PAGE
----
developers can see the benefits they get from it.

The proposal adds one boolean property to RT entries so that developers can
split their data based on cached code vs. uncached code.

Posted a GH issue. Gmail is interested in knowing the benefits of code

Ilya: Do we have a sense of impact here? Would an optimized site be faster?

Mathias: Parse + compile effectively goes away, you can start running code
right away after loading it from disk, so code-caching makes things
significantly faster. Working on documentation for our V8 heuristics right
now. Blog post coming.

Todd: There’s still disk I/O cost. Parse and compile costs are replaced by
serialization/deserialization costs. There are differences between
implementations on that front.

Tim: We previously talked about adding a property that exposes “processing
time”. Would it include that?

Mathias: I support that attribute, but worthwhile to include both

Phil: Instead of exposing a boolean, can we expose parse+compile time?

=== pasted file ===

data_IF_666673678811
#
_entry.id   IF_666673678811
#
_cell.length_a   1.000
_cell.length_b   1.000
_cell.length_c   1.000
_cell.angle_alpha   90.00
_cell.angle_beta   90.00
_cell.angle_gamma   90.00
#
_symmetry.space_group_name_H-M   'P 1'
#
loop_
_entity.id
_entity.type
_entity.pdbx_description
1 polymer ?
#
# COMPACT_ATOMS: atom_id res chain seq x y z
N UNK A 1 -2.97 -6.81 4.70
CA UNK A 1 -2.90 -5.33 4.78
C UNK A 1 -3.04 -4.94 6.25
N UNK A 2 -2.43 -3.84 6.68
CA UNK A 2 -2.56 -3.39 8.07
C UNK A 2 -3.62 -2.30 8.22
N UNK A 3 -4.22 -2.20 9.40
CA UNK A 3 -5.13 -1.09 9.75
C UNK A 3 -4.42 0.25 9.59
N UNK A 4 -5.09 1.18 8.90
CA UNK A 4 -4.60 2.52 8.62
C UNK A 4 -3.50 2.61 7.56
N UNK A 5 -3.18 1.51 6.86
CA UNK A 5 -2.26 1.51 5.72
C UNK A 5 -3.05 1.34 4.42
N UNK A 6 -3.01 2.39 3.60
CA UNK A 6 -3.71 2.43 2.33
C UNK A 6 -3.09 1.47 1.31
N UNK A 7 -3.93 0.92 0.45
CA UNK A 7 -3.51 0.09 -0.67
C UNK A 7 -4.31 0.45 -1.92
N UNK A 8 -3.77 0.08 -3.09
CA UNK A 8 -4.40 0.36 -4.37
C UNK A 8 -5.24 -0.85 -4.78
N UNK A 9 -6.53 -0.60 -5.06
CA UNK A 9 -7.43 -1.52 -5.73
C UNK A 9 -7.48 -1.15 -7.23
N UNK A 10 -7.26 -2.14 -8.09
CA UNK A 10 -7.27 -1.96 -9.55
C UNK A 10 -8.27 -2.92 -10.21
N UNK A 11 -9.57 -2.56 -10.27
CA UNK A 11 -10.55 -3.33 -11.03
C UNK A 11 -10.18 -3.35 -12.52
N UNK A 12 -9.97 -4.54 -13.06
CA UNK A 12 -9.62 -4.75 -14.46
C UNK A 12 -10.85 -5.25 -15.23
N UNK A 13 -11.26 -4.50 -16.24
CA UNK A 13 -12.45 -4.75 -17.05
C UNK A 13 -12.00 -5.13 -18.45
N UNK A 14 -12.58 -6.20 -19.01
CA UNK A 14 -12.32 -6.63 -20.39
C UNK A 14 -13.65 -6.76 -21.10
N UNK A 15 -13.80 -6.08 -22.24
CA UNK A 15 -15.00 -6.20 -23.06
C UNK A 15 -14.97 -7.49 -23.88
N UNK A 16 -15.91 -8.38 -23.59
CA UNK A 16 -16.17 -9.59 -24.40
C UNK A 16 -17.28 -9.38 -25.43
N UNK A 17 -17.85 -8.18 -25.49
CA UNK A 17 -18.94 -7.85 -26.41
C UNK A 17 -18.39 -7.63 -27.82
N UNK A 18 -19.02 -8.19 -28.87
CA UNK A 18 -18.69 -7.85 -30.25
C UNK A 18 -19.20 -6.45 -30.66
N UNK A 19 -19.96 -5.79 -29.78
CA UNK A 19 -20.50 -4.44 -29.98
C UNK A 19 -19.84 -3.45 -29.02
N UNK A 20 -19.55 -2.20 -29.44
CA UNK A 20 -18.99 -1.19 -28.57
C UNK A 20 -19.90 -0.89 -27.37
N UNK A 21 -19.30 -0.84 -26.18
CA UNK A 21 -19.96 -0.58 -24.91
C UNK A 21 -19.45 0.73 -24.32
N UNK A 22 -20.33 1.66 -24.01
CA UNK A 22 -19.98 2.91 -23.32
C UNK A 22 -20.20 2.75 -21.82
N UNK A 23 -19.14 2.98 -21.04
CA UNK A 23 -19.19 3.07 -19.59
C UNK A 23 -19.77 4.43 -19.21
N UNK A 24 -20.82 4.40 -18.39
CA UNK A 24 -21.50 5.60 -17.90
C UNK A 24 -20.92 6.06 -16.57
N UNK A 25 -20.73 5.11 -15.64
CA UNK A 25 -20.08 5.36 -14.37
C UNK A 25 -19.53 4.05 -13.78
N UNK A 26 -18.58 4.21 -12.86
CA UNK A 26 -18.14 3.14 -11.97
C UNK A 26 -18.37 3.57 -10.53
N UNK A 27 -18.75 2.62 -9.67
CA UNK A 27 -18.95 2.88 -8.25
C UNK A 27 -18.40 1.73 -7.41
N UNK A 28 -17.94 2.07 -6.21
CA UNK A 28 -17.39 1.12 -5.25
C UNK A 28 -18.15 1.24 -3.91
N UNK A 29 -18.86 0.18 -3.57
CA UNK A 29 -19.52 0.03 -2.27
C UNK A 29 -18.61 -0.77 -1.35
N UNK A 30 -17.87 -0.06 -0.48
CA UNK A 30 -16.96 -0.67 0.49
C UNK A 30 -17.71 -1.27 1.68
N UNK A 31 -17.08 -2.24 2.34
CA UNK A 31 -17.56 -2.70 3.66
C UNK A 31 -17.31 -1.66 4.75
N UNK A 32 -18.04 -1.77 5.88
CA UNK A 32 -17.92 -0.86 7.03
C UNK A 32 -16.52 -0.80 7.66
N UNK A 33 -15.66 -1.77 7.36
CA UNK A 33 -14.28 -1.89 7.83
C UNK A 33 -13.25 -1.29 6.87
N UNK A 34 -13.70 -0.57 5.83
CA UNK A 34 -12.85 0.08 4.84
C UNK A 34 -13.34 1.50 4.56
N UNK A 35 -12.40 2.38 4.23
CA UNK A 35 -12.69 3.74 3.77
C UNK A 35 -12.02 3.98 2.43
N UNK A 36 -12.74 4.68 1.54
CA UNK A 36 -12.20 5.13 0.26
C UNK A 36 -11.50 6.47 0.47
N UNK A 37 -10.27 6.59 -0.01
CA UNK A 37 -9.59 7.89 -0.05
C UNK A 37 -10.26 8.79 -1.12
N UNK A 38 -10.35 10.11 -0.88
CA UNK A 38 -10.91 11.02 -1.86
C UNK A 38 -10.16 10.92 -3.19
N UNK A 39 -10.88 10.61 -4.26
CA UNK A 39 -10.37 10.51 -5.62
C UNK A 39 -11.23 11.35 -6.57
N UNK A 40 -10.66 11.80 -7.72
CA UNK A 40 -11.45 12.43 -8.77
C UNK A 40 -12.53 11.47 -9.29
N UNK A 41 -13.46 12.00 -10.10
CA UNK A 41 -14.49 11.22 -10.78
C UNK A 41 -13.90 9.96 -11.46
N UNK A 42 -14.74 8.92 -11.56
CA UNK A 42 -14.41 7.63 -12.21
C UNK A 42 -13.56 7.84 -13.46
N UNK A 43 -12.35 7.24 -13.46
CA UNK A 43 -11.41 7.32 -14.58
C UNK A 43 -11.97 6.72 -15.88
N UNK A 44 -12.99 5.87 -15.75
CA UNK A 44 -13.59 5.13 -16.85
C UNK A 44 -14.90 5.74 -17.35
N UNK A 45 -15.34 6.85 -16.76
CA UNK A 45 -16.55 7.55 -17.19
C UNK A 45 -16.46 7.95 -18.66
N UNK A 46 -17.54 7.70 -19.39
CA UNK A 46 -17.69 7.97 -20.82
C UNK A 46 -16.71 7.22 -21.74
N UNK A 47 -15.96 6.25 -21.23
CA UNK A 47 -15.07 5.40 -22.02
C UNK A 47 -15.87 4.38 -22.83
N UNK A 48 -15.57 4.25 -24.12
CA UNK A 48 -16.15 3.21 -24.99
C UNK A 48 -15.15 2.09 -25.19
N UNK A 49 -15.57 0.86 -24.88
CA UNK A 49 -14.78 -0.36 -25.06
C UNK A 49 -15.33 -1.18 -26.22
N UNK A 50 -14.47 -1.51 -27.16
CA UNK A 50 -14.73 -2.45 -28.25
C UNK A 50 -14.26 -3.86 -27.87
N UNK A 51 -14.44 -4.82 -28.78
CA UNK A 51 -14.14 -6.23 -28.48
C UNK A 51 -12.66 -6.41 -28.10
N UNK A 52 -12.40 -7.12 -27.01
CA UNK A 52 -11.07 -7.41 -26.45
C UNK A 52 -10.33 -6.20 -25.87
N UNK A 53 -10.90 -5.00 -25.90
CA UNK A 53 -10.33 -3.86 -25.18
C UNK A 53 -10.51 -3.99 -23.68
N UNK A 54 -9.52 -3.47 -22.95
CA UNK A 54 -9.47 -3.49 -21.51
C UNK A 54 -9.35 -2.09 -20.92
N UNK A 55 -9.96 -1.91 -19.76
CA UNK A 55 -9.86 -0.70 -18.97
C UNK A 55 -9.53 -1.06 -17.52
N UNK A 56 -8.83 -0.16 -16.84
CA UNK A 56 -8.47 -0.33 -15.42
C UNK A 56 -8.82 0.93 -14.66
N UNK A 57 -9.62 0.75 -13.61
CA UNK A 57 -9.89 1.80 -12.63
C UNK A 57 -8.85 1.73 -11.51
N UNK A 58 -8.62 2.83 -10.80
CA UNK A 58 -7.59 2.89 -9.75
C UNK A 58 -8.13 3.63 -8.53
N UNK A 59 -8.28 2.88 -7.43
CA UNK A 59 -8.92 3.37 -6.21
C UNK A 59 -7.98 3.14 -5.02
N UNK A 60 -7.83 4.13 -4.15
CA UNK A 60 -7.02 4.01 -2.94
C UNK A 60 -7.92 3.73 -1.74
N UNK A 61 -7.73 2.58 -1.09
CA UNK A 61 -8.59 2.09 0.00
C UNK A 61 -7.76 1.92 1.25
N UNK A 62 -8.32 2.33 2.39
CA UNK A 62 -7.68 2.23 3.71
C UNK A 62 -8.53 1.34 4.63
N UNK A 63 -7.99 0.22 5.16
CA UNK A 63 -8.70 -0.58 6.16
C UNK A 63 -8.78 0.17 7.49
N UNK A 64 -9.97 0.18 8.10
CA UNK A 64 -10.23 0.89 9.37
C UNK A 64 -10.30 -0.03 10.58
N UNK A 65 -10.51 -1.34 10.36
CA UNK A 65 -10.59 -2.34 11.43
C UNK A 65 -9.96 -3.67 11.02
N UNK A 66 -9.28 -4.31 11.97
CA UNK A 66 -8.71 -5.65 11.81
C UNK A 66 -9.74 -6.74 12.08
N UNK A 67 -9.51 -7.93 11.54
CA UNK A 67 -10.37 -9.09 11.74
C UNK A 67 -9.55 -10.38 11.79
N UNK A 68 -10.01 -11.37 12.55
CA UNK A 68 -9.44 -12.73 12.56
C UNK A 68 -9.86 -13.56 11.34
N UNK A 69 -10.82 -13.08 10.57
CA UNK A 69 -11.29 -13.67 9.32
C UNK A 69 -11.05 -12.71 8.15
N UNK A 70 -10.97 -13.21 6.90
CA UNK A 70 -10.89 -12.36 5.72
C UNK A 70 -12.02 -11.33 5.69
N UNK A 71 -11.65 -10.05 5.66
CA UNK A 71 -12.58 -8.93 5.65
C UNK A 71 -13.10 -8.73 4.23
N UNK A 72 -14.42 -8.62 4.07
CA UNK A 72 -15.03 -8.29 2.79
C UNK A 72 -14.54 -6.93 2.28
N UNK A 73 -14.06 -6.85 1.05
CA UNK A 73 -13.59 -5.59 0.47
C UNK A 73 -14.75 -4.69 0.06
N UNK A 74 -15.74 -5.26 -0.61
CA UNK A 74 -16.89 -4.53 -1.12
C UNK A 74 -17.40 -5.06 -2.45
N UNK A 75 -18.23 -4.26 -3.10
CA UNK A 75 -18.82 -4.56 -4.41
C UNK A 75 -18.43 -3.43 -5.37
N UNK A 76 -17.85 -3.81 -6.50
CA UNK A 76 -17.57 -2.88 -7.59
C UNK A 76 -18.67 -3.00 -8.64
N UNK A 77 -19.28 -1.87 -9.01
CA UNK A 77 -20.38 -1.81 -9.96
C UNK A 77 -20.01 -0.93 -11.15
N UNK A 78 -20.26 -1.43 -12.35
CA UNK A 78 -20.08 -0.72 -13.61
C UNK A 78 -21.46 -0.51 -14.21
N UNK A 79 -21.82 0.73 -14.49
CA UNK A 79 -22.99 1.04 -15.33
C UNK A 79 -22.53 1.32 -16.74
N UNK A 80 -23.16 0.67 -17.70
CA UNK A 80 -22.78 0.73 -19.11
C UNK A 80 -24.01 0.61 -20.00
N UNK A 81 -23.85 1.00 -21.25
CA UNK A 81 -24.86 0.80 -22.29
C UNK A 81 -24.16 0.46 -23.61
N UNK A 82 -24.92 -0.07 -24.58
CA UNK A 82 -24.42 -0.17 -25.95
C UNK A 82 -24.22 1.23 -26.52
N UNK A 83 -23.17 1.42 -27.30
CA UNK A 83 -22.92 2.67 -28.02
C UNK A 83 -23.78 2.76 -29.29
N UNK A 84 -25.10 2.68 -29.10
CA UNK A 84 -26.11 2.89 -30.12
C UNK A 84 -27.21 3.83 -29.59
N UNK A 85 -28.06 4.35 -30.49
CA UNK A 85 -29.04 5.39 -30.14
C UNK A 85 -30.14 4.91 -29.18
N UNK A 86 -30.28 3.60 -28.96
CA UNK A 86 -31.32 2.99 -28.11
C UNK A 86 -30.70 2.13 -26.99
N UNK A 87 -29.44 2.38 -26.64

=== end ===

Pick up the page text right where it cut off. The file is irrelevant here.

Mathias: It’s easier to know a boolean than to trace particular costs, so
there may be perf costs

Gilles: Why would my JS be cached but not code-cached? What can I do about

Mathias: Different heuristics per implementation, but the Gmail team
revealed detailed plans on how they would use this API if we do decide to
add it.

Phil: In Chrome, you can use SW to increase the amount of code cache

Tim: How does this relate to threaded/streamed parse? We want to report
time on main thread?

Todd: Want to report blocking time. Background time should be reported, but
won’t have UI impact.

Mathias: In favor of exposing more, but would be great to get out the
information without a significant cost. Code caching fits that.

Tim: Don’t we measure the duration of parse and compiles anyway in Chrome?

Mathias: Without DevTools open or without tracing enabled? Not sure.

Tim: Would be good to see if other browser vendors think that it’s worth it.

Todd: Missing due to geographical issues

Nic: Would love that for our reporting. Did one off testing to benchmark
that, but would be great as a RUM metric.

Nate: Similarly, would be great to correctly measure this everywhere. We
kinda guess this, but exposing it would be better.

Nic: Understanding more about the computational complexity would be good.

Nate: Can also help us to optimize our bundles

Mathias: Might be good to expose why scripts weren’t code-cached, but as a
devtools feature rather than an API. It’s too implementation-dependent to
be an API.